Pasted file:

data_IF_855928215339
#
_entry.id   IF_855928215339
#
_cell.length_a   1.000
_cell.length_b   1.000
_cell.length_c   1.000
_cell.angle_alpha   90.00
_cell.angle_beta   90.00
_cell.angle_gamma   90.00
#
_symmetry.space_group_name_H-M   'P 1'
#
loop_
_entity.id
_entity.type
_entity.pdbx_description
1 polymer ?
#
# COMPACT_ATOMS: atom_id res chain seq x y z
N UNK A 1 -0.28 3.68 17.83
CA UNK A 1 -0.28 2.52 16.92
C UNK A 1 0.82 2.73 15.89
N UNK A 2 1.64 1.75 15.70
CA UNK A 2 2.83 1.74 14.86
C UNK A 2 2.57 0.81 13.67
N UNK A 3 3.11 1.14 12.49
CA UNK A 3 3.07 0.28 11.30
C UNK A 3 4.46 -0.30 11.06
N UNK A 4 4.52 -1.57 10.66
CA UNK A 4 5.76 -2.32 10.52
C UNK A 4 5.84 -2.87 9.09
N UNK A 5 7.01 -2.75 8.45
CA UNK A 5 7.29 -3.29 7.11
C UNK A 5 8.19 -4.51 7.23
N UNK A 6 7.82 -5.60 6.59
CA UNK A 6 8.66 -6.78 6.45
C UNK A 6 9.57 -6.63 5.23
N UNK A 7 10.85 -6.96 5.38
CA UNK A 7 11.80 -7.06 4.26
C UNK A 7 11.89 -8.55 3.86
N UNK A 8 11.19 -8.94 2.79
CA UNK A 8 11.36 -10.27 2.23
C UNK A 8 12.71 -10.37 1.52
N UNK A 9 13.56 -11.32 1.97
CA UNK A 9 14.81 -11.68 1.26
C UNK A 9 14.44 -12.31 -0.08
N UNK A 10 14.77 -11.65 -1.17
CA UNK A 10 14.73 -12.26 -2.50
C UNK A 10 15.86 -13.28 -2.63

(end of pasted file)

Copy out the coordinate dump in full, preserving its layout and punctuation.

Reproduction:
data_IF_855928215339
#
_entry.id   IF_855928215339
#
_cell.length_a   1.000
_cell.length_b   1.000
_cell.length_c   1.000
_cell.angle_alpha   90.00
_cell.angle_beta   90.00
_cell.angle_gamma   90.00
#
_symmetry.space_group_name_H-M   'P 1'
#
loop_
_entity.id
_entity.type
_entity.pdbx_description
1 polymer ?
#
# COMPACT_ATOMS: atom_id res chain seq x y z
N UNK A 1 -0.28 3.68 17.83
CA UNK A 1 -0.28 2.52 16.92
C UNK A 1 0.82 2.73 15.89
N UNK A 2 1.64 1.75 15.70
CA UNK A 2 2.83 1.74 14.86
C UNK A 2 2.57 0.81 13.67
N UNK A 3 3.11 1.14 12.49
CA UNK A 3 3.07 0.28 11.30
C UNK A 3 4.46 -0.30 11.06
N UNK A 4 4.52 -1.57 10.66
CA UNK A 4 5.76 -2.32 10.52
C UNK A 4 5.84 -2.87 9.09
N UNK A 5 7.01 -2.75 8.45
CA UNK A 5 7.29 -3.29 7.11
C UNK A 5 8.19 -4.51 7.23
N UNK A 6 7.82 -5.60 6.59
CA UNK A 6 8.66 -6.78 6.45
C UNK A 6 9.57 -6.63 5.23
N UNK A 7 10.85 -6.96 5.38
CA UNK A 7 11.80 -7.06 4.26
C UNK A 7 11.89 -8.55 3.86
N UNK A 8 11.19 -8.94 2.79
CA UNK A 8 11.36 -10.27 2.23
C UNK A 8 12.71 -10.37 1.52
N UNK A 9 13.56 -11.32 1.97
CA UNK A 9 14.81 -11.68 1.26
C UNK A 9 14.44 -12.31 -0.08
N UNK A 10 14.77 -11.65 -1.17
CA UNK A 10 14.73 -12.26 -2.50
C UNK A 10 15.86 -13.28 -2.63